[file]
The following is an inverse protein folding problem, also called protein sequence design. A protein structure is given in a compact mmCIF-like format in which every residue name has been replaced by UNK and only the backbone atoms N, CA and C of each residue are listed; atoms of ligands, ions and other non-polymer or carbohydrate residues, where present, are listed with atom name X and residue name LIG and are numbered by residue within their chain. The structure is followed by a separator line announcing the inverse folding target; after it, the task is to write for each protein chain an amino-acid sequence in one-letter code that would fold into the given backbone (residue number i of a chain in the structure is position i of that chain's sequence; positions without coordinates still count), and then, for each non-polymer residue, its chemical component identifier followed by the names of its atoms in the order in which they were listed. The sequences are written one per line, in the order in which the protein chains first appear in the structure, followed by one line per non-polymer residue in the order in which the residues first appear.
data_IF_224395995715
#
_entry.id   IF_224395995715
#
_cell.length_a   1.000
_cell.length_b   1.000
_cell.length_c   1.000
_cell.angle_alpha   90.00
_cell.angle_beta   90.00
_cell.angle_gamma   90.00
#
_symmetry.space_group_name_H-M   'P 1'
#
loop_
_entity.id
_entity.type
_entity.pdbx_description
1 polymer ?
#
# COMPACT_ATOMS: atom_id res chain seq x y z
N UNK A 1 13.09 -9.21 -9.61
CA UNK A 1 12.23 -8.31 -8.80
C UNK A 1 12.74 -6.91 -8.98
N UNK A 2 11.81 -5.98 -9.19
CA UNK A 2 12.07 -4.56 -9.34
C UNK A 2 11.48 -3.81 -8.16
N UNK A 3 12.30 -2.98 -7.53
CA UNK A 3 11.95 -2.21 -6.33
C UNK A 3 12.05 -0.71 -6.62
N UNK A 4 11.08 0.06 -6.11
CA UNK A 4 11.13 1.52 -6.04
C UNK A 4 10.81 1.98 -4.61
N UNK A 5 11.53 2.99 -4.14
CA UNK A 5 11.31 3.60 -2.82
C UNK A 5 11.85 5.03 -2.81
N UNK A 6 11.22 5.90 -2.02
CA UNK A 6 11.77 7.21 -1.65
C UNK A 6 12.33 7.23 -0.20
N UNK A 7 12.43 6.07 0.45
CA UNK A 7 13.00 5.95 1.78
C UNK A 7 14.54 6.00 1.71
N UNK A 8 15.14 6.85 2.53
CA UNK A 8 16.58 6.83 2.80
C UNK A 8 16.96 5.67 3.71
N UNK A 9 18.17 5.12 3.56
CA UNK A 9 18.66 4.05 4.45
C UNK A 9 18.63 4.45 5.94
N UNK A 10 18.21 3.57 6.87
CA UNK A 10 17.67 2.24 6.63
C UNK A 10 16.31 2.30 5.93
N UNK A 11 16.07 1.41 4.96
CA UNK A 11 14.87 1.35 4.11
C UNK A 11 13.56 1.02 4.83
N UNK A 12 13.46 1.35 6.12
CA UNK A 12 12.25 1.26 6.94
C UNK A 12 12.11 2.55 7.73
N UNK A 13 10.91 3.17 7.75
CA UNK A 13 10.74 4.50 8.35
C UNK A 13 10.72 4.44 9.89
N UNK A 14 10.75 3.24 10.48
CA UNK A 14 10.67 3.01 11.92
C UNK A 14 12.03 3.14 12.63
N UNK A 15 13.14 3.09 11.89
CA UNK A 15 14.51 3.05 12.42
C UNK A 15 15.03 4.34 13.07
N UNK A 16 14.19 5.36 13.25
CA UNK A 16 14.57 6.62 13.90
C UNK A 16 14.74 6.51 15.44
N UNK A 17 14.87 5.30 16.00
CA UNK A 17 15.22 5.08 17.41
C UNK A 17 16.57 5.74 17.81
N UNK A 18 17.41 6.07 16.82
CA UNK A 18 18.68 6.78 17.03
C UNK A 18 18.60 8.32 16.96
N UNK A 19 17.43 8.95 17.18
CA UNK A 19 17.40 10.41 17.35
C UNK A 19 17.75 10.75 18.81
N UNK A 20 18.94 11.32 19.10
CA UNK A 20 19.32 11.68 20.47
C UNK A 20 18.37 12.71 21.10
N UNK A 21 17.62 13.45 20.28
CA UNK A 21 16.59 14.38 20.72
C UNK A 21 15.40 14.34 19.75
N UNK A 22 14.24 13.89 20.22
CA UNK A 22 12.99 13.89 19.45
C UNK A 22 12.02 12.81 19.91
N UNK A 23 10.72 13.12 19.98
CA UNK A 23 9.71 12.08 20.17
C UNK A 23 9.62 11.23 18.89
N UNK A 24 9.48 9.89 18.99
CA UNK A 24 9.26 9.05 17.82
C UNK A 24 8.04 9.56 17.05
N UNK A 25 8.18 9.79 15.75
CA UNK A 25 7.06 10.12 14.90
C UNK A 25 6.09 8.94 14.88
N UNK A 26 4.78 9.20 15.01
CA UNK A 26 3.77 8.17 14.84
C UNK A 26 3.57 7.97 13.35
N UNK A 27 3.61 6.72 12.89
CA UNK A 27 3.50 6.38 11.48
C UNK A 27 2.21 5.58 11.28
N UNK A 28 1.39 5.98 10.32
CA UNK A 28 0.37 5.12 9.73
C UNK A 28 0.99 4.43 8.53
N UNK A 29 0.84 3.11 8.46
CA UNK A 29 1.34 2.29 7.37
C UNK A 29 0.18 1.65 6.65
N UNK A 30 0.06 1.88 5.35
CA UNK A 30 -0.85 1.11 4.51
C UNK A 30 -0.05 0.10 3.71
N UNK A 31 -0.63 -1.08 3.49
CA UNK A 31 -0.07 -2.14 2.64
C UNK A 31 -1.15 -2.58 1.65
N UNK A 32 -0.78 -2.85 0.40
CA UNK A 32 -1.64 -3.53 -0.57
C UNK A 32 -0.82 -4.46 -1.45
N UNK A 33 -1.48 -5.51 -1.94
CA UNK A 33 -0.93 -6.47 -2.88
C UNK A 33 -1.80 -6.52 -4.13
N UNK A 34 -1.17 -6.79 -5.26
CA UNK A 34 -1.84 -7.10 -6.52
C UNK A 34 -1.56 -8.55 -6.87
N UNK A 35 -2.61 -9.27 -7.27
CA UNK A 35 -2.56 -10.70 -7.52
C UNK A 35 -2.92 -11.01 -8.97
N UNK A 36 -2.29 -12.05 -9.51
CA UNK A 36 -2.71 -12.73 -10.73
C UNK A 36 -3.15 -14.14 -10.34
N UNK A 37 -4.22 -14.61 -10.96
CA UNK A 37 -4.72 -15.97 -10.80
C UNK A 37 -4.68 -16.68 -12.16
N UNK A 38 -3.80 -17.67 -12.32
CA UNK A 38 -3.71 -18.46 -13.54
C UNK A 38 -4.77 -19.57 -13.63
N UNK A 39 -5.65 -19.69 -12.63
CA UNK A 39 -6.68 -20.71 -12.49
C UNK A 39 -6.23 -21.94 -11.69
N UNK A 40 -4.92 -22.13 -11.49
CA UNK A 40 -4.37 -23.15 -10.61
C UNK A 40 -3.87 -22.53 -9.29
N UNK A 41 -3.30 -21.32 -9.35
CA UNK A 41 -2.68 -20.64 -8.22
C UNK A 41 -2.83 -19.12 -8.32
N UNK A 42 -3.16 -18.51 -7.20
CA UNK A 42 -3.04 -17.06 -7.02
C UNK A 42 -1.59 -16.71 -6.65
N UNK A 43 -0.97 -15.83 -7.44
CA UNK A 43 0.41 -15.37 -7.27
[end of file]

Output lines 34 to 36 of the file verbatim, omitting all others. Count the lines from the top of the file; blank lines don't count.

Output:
N UNK A 5 11.53 2.99 -4.14
CA UNK A 5 11.31 3.60 -2.82
C UNK A 5 11.85 5.03 -2.81